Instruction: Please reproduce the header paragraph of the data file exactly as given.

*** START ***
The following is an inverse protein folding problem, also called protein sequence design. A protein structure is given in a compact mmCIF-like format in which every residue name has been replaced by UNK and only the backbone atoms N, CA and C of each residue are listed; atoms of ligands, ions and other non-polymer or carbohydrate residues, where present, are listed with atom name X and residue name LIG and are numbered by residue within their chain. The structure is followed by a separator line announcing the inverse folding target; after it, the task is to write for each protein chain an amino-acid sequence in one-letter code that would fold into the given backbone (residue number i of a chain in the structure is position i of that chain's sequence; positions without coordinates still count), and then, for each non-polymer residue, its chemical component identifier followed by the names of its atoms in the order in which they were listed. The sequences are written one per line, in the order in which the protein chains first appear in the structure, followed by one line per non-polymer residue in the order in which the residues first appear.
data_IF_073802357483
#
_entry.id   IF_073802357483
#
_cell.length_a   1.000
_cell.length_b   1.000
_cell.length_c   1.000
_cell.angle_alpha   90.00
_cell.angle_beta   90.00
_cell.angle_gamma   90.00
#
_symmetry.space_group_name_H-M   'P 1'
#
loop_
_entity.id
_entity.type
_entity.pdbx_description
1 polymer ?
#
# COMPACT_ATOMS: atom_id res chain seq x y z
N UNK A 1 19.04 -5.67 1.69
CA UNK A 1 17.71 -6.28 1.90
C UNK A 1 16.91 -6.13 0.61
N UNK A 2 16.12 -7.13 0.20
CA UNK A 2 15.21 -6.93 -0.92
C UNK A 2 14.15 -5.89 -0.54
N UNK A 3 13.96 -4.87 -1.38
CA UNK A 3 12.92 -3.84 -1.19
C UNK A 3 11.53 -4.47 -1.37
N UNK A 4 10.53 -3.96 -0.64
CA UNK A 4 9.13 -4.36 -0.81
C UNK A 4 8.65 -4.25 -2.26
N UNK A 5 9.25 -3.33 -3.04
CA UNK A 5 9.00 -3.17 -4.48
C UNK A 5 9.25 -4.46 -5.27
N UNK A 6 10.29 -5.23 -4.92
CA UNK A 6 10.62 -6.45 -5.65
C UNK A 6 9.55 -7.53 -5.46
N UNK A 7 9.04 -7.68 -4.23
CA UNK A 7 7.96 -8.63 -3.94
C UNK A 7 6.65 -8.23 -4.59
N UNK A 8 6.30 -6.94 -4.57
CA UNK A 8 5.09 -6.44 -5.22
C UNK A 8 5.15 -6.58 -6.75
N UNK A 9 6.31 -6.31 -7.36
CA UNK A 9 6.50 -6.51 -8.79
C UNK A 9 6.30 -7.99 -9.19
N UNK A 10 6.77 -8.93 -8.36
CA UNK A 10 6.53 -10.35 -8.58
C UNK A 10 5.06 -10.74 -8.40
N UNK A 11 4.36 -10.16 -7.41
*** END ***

The following is an inverse protein folding problem, also called protein sequence design. A protein structure is given in a compact mmCIF-like format in which every residue name has been replaced by UNK and only the backbone atoms N, CA and C of each residue are listed; atoms of ligands, ions and other non-polymer or carbohydrate residues, where present, are listed with atom name X and residue name LIG and are numbered by residue within their chain. The structure is followed by a separator line announcing the inverse folding target; after it, the task is to write for each protein chain an amino-acid sequence in one-letter code that would fold into the given backbone (residue number i of a chain in the structure is position i of that chain's sequence; positions without coordinates still count), and then, for each non-polymer residue, its chemical component identifier followed by the names of its atoms in the order in which they were listed. The sequences are written one per line, in the order in which the protein chains first appear in the structure, followed by one line per non-polymer residue in the order in which the residues first appear.